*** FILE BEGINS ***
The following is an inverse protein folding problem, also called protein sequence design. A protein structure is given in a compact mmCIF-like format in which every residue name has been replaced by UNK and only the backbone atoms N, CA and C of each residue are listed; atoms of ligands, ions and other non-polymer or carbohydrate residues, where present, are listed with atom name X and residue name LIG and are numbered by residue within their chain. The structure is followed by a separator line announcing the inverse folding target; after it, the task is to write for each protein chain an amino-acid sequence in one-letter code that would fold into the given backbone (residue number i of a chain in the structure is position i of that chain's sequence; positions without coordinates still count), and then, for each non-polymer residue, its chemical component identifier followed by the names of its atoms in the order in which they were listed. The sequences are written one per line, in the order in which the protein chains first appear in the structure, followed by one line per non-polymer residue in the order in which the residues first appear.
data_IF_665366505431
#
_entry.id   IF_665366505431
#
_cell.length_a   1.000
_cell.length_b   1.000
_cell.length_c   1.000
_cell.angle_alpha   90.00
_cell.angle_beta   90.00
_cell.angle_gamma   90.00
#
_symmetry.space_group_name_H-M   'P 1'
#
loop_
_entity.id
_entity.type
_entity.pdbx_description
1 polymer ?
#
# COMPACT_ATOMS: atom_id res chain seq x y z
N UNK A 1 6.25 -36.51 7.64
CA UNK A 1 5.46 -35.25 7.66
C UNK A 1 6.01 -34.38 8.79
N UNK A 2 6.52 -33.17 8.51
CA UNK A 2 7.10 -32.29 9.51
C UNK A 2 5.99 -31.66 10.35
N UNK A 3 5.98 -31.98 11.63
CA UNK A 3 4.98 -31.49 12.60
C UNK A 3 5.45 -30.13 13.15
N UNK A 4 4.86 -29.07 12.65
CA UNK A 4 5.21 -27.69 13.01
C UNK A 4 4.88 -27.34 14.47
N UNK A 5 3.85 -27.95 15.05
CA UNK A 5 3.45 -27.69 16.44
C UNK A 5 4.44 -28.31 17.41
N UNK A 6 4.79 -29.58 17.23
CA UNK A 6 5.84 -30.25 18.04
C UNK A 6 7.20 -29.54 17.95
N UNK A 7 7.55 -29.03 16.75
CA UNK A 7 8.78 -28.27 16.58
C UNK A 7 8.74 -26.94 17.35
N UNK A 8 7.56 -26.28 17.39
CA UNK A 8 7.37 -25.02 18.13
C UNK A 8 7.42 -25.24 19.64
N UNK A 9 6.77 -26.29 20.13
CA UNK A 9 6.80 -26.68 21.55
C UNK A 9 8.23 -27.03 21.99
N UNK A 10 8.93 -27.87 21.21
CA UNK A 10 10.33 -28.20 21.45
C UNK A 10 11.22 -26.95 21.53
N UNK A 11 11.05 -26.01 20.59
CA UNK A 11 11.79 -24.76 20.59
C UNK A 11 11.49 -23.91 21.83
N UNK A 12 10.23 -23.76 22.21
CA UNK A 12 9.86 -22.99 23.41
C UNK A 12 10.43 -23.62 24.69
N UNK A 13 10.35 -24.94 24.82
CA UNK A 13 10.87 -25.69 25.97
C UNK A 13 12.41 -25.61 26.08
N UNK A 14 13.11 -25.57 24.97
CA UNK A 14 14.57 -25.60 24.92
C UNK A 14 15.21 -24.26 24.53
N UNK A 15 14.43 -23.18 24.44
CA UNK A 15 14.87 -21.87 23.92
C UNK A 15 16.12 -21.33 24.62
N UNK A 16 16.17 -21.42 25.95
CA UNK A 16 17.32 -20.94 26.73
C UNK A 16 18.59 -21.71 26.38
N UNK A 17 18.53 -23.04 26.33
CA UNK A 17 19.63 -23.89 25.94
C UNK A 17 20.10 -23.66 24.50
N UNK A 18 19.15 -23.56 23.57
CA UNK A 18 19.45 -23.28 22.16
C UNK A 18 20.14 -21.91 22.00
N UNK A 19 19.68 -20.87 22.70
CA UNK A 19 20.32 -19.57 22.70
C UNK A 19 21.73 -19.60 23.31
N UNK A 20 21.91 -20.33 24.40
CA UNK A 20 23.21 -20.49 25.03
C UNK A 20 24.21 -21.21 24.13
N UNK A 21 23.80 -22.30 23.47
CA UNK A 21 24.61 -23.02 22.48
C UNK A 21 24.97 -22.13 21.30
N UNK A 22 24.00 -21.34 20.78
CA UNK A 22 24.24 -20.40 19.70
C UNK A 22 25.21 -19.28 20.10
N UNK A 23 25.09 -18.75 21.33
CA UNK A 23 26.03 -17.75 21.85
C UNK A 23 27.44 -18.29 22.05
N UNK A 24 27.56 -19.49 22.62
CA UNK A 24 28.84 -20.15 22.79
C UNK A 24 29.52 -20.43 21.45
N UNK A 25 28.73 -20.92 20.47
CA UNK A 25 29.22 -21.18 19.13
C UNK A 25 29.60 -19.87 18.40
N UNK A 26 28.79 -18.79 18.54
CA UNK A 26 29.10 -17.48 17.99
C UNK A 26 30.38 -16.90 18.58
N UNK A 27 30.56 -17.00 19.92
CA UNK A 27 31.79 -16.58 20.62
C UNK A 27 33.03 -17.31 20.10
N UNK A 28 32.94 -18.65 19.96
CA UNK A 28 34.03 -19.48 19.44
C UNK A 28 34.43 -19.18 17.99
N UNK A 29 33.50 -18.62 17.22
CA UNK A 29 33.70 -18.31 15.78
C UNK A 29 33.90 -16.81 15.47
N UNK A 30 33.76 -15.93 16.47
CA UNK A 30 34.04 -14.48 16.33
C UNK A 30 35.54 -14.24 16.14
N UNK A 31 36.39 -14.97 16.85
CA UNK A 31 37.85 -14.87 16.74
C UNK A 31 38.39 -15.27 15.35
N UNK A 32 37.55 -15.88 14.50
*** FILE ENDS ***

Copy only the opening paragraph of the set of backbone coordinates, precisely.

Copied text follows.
The following is an inverse protein folding problem, also called protein sequence design. A protein structure is given in a compact mmCIF-like format in which every residue name has been replaced by UNK and only the backbone atoms N, CA and C of each residue are listed; atoms of ligands, ions and other non-polymer or carbohydrate residues, where present, are listed with atom name X and residue name LIG and are numbered by residue within their chain. The structure is followed by a separator line announcing the inverse folding target; after it, the task is to write for each protein chain an amino-acid sequence in one-letter code that would fold into the given backbone (residue number i of a chain in the structure is position i of that chain's sequence; positions without coordinates still count), and then, for each non-polymer residue, its chemical component identifier followed by the names of its atoms in the order in which they were listed. The sequences are written one per line, in the order in which the protein chains first appear in the structure, followed by one line per non-polymer residue in the order in which the residues first appear.